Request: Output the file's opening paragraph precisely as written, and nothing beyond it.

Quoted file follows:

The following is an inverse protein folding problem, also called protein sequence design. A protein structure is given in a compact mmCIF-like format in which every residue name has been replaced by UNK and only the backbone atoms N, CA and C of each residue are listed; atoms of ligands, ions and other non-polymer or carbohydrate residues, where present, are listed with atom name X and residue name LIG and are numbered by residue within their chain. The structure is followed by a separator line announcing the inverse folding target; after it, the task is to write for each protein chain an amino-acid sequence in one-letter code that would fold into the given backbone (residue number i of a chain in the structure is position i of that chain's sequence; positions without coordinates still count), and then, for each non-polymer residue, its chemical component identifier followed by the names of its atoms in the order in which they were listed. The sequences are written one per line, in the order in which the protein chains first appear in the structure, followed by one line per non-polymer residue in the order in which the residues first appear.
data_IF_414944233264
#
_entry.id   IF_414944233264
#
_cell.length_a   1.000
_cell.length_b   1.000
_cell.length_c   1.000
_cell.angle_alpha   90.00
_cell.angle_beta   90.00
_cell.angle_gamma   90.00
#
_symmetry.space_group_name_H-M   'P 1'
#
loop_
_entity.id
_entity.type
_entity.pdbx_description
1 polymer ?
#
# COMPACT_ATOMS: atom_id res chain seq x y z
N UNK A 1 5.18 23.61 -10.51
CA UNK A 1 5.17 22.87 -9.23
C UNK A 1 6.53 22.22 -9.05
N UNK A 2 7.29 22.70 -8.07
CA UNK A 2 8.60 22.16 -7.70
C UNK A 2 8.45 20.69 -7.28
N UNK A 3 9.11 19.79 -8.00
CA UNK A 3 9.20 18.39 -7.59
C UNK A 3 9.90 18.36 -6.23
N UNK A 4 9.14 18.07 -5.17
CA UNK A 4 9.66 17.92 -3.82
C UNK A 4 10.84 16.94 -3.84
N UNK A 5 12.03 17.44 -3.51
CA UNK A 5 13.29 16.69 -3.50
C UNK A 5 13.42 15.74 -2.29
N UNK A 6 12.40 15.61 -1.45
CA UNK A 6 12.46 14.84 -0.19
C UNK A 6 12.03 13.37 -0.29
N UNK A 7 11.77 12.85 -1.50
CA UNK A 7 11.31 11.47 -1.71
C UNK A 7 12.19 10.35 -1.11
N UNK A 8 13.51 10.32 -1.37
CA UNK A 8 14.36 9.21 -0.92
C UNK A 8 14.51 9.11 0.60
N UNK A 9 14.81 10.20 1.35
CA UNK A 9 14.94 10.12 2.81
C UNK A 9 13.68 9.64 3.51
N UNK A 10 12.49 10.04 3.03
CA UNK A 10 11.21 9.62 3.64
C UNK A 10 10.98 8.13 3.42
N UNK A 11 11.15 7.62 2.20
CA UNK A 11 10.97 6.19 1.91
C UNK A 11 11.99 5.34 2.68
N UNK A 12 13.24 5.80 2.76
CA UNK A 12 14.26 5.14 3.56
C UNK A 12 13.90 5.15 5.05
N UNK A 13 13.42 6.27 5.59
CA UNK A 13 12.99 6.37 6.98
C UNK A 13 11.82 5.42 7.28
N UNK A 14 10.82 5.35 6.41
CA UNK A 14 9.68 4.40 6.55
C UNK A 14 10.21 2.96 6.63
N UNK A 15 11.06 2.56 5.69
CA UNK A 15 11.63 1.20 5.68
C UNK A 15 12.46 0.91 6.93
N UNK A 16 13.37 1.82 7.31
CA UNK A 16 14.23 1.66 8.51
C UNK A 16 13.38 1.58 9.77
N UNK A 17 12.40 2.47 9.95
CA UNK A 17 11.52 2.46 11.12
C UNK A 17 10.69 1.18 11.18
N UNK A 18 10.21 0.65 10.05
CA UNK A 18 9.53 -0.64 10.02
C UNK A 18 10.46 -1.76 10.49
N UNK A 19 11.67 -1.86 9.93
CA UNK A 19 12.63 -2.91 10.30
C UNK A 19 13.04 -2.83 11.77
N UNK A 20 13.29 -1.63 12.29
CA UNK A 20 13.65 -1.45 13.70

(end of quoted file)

The following is an inverse protein folding problem, also called protein sequence design. A protein structure is given in a compact mmCIF-like format in which every residue name has been replaced by UNK and only the backbone atoms N, CA and C of each residue are listed; atoms of ligands, ions and other non-polymer or carbohydrate residues, where present, are listed with atom name X and residue name LIG and are numbered by residue within their chain. The structure is followed by a separator line announcing the inverse folding target; after it, the task is to write for each protein chain an amino-acid sequence in one-letter code that would fold into the given backbone (residue number i of a chain in the structure is position i of that chain's sequence; positions without coordinates still count), and then, for each non-polymer residue, its chemical component identifier followed by the names of its atoms in the order in which they were listed. The sequences are written one per line, in the order in which the protein chains first appear in the structure, followed by one line per non-polymer residue in the order in which the residues first appear.